And this year, we must make history by reforming the health care system and providing guaranteed private insurance for every American. The First Lady and I have traveled across the country; we've received almost a million letters. And you know, the only place where people say there's really no health care crisis is right here in Washington where so many enjoy secure health benefits at reasonable cost paid for by the taxpayers.

Let's face it, the health insurance system is rigged against ordinary families and small businesses. Insurance companies control it: They pick and choose whom they cover; they charge more if your business is too small; they might not cover you at all or a member of your family or one of your employees if you have what they call a preexisting condition. Unless we change things, 58 million Americans may have no coverage at all for some time this year, and experts say 3 of every 10 small businesses may be forced to stop covering their employees in the years ahead because small business costs are going up so much faster than big business and Government costs.

Let those who say there's no crisis tell it to Rick Tarnow of Longview, Texas. He left his job and secure benefits at a large corporation to start a small business. Then his son was diagnosed with cystic fibrosis. Because of the disease, the son can't get coverage. Every insurance company tells the Tarnows, "Until there's a cure for cystic fibrosis, we will not cover your child." As Rick's wife, Tracy, told my wife, "It's devastating enough to learn that your child has a chronic illness and then have to deal with the nightmare of insurance."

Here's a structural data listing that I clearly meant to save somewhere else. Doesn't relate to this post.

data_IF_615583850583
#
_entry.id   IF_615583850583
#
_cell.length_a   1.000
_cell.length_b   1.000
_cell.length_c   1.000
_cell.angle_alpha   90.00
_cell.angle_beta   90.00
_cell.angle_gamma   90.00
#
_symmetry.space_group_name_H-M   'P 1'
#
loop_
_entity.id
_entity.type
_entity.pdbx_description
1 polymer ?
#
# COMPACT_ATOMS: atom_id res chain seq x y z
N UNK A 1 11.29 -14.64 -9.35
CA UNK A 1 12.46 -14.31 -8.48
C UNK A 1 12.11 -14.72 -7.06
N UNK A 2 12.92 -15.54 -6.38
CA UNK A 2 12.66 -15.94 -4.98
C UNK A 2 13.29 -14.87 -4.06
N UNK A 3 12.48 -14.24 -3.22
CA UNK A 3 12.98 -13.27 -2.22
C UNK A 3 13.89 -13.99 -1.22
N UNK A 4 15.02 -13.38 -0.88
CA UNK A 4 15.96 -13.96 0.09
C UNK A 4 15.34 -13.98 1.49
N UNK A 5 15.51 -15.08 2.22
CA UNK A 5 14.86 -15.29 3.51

Those who say there's no crisis should tell it to the Janetakos family of Woburn, Massachusetts. Twelve years ago, Corrine Janetakos had a stroke, leaving her partially paralyzed. Now she and her husband, who owns a painting business, have trouble getting insurance because of her preexisting condition. She wrote to Hillary because, quote, "It's been very frustrating arguing my dilemma to the numerous insurance companies that we've applied to for coverage."

Well, with our approach it will be illegal for companies to deny anyone coverage for any reason, and every family will have comprehensive benefits that can never be taken away. The Tarnow family, the Janetakos family, and millions of other Americans live every day with the health care crisis. It's time we stopped denying there's a crisis and started fixing it.

Now is the time to debate and decide America's real agenda: health care, crime, jobs and skills, welfare reform, more hope for our young people. The debate is between those who don't even understand how you live and those who understand the urgency of change, between those who don't even see these problems and those who are working to solve them, between those who are comfortable with deadlock and drift and those who call for continuing the American journey of progress and renewal. If you raise your voice, the forces of change will prevail.

With your help, I'll keep speaking out for reforming health care, fighting crime, ending welfare as we know it, and improving our skills, our schools, and our future. And I'll try not to shout myself hoarse tomorrow on Super Bowl Sunday.

NOTE: The President spoke at 10:06 a.m. from the Oval Office at the White House.

William J. Clinton, The President's Radio Address Online by Gerhard Peters and John T. Woolley, The American Presidency Project